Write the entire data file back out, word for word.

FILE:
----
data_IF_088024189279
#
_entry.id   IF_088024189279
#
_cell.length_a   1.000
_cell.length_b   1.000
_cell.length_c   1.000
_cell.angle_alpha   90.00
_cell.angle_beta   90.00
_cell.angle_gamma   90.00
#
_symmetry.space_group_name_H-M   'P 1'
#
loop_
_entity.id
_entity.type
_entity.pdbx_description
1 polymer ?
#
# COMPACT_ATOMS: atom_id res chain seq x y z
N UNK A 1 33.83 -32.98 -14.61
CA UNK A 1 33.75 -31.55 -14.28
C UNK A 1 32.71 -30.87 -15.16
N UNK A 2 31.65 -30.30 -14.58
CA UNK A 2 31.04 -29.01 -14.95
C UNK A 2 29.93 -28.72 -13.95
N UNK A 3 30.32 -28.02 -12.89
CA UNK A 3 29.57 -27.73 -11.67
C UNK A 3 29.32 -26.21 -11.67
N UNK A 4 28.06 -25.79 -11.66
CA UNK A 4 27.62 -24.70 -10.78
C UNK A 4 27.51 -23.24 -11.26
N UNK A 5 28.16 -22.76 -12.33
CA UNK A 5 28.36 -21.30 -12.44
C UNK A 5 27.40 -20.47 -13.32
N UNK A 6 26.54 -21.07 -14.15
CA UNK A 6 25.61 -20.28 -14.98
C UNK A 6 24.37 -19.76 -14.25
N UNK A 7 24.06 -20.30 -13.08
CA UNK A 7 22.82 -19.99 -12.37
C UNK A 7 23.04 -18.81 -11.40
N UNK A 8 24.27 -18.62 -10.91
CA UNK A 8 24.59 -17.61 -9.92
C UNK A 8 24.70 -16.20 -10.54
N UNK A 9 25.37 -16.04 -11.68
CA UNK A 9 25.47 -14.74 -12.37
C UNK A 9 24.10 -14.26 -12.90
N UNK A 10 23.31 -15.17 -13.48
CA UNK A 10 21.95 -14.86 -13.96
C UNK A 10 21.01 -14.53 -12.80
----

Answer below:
data_IF_088024189279
#
_entry.id   IF_088024189279
#
_cell.length_a   1.000
_cell.length_b   1.000
_cell.length_c   1.000
_cell.angle_alpha   90.00
_cell.angle_beta   90.00
_cell.angle_gamma   90.00
#
_symmetry.space_group_name_H-M   'P 1'
#
loop_
_entity.id
_entity.type
_entity.pdbx_description
1 polymer ?
#
# COMPACT_ATOMS: atom_id res chain seq x y z
N UNK A 1 33.83 -32.98 -14.61
CA UNK A 1 33.75 -31.55 -14.28
C UNK A 1 32.71 -30.87 -15.16
N UNK A 2 31.65 -30.30 -14.58
CA UNK A 2 31.04 -29.01 -14.95
C UNK A 2 29.93 -28.72 -13.95
N UNK A 3 30.32 -28.02 -12.89
CA UNK A 3 29.57 -27.73 -11.67
C UNK A 3 29.32 -26.21 -11.67
N UNK A 4 28.06 -25.79 -11.66
CA UNK A 4 27.62 -24.70 -10.78
C UNK A 4 27.51 -23.24 -11.26
N UNK A 5 28.16 -22.76 -12.33
CA UNK A 5 28.36 -21.30 -12.44
C UNK A 5 27.40 -20.47 -13.32
N UNK A 6 26.54 -21.07 -14.15
CA UNK A 6 25.61 -20.28 -14.98
C UNK A 6 24.37 -19.76 -14.25
N UNK A 7 24.06 -20.30 -13.08
CA UNK A 7 22.82 -19.99 -12.37
C UNK A 7 23.04 -18.81 -11.40
N UNK A 8 24.27 -18.62 -10.91
CA UNK A 8 24.59 -17.61 -9.92
C UNK A 8 24.70 -16.20 -10.54
N UNK A 9 25.37 -16.04 -11.68
CA UNK A 9 25.47 -14.74 -12.37
C UNK A 9 24.10 -14.26 -12.90
N UNK A 10 23.31 -15.17 -13.48
CA UNK A 10 21.95 -14.86 -13.96
C UNK A 10 21.01 -14.53 -12.80